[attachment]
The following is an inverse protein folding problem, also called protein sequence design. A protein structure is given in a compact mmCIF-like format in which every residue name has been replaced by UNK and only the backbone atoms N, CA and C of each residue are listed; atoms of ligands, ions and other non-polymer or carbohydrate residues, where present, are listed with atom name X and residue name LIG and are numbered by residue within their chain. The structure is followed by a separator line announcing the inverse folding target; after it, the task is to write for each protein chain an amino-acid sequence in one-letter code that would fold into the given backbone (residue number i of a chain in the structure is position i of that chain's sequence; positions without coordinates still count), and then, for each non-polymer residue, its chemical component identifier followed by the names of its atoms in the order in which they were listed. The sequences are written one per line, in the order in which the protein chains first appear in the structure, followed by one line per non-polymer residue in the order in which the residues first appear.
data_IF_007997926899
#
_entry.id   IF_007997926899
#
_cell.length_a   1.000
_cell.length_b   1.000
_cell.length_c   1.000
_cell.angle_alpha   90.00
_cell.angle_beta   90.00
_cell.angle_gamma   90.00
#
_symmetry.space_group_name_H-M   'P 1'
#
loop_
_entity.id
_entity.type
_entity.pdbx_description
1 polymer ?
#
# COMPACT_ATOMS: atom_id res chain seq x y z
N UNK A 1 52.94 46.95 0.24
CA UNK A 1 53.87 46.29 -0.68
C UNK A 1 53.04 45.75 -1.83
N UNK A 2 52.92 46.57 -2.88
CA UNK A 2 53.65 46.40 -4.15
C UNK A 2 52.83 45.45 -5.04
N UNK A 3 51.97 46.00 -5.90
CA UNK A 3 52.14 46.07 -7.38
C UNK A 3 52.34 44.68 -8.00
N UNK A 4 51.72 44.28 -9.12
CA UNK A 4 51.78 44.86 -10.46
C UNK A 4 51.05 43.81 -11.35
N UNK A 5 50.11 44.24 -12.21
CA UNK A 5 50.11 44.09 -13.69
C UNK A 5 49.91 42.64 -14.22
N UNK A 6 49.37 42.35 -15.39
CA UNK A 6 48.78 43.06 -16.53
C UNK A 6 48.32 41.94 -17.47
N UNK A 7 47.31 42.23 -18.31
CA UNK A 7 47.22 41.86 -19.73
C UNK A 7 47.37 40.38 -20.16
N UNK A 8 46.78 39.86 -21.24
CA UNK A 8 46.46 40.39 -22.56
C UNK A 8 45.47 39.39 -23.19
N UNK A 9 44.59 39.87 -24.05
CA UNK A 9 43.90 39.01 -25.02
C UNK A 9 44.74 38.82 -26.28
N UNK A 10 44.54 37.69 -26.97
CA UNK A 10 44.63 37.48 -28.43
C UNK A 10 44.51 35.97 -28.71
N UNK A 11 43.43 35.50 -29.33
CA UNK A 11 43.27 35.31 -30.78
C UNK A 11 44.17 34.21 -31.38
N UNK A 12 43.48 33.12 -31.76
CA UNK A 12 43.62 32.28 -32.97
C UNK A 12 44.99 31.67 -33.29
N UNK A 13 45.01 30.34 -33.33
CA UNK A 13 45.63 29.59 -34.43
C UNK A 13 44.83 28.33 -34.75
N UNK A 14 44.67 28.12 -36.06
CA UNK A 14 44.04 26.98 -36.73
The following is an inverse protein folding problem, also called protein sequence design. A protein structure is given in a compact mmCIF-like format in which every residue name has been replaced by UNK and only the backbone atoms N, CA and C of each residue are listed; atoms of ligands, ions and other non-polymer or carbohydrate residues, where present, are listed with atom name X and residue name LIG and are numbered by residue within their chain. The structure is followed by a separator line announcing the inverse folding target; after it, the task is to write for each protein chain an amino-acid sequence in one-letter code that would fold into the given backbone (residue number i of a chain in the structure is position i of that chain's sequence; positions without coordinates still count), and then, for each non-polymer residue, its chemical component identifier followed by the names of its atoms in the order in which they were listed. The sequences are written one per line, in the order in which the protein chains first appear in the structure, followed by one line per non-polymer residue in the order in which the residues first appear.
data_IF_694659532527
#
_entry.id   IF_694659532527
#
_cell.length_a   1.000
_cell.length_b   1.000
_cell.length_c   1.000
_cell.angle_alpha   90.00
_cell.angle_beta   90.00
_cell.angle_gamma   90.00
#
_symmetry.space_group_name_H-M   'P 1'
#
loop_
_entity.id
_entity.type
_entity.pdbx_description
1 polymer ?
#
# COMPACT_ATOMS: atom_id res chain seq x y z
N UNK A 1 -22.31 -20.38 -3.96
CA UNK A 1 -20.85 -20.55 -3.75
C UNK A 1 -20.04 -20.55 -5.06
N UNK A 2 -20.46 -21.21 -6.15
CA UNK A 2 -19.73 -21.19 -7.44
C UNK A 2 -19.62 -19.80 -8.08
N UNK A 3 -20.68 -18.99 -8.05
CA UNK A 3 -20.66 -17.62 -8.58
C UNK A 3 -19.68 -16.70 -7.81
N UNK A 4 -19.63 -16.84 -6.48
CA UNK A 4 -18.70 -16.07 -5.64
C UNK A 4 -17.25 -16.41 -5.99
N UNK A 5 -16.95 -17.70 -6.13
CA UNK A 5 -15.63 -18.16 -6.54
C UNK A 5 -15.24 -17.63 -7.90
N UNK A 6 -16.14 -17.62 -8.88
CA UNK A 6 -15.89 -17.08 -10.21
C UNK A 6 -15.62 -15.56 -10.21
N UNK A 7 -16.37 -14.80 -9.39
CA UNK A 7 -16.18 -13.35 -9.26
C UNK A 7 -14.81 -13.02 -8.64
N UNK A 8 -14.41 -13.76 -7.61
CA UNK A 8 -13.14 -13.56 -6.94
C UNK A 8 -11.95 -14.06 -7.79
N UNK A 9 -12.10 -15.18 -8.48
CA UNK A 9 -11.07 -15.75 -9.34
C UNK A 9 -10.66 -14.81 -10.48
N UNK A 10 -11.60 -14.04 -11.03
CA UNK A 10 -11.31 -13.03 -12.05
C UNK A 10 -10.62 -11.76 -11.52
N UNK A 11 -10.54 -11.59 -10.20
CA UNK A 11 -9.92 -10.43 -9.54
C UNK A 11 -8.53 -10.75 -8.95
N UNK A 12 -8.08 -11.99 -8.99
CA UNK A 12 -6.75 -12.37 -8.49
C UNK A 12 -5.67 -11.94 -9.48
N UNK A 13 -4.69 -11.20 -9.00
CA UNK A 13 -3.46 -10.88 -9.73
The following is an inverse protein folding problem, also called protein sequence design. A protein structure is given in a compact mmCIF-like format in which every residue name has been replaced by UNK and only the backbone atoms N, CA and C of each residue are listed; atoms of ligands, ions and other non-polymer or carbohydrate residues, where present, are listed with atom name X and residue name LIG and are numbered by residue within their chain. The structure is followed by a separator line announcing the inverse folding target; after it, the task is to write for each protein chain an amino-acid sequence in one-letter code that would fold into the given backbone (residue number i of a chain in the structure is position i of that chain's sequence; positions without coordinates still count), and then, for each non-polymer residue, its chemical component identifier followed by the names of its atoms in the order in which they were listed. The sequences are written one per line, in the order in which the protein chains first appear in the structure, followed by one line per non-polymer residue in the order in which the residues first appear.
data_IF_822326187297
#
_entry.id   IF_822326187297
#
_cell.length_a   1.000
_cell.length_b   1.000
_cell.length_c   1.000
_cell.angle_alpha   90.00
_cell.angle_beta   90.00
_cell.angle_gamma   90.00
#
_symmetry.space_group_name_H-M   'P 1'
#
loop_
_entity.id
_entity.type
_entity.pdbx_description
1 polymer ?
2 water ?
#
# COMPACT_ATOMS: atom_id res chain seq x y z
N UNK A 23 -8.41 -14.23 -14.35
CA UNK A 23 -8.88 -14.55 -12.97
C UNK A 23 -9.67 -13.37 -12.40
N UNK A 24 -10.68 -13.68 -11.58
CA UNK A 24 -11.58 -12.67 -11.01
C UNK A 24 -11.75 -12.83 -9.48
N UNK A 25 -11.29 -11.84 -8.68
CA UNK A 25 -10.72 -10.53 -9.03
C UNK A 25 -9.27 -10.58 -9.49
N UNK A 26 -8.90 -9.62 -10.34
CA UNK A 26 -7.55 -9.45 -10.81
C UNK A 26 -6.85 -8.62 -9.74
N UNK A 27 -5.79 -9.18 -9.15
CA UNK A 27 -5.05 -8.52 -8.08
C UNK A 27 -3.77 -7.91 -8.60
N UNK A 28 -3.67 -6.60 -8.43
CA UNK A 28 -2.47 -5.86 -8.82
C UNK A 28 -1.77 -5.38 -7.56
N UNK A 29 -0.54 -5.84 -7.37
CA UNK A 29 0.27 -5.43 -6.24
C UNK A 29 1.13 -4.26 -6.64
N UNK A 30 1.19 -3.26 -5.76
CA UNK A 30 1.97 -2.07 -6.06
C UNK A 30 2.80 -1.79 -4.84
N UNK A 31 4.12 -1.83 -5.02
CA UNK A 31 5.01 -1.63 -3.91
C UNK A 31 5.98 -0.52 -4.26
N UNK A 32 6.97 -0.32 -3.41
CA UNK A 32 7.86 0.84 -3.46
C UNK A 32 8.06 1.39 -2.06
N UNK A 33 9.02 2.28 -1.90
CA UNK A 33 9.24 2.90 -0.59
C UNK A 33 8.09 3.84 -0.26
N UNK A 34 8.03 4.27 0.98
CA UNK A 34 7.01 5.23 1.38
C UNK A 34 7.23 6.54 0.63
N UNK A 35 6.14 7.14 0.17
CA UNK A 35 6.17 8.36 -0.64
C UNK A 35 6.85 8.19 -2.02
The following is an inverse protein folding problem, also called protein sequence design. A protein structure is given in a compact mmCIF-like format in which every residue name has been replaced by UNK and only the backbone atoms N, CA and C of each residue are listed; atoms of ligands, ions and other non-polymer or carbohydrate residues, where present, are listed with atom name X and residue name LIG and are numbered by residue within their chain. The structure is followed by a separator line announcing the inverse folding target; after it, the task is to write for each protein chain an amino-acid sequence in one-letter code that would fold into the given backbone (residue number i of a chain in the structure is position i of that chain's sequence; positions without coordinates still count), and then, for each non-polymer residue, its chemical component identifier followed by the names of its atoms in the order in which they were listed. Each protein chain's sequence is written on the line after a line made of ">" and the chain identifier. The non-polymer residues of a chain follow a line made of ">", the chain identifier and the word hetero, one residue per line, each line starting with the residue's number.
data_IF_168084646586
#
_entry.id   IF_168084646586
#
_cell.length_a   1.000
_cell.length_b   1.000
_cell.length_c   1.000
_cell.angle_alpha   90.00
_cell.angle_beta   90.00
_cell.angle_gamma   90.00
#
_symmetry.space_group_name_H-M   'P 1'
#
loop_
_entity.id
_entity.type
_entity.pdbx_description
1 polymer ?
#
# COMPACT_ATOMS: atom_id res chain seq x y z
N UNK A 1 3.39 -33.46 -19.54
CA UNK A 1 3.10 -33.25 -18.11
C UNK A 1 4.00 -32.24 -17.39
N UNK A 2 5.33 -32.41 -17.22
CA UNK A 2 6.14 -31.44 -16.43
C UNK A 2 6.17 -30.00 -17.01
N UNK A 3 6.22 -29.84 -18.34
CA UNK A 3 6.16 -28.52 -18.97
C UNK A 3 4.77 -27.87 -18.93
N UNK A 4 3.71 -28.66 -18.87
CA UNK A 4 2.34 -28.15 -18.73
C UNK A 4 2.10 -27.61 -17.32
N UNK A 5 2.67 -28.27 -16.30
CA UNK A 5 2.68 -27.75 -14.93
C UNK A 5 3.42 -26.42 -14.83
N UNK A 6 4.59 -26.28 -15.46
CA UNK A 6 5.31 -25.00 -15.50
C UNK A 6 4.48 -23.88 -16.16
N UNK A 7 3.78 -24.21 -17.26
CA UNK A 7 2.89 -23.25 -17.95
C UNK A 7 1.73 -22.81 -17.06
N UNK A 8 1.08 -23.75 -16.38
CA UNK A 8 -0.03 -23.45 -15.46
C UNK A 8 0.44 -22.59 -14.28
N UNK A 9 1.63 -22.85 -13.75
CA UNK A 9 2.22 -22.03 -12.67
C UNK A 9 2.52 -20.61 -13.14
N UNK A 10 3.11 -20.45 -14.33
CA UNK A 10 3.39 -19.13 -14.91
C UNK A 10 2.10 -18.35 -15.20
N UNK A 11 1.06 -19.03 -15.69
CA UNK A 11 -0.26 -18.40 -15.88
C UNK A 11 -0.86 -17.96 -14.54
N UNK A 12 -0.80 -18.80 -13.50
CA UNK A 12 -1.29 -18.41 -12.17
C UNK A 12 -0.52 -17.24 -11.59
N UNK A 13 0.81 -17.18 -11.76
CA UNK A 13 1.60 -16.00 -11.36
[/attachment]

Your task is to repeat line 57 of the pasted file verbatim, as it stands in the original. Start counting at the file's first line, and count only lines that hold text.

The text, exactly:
C UNK A 12 44.99 31.67 -33.29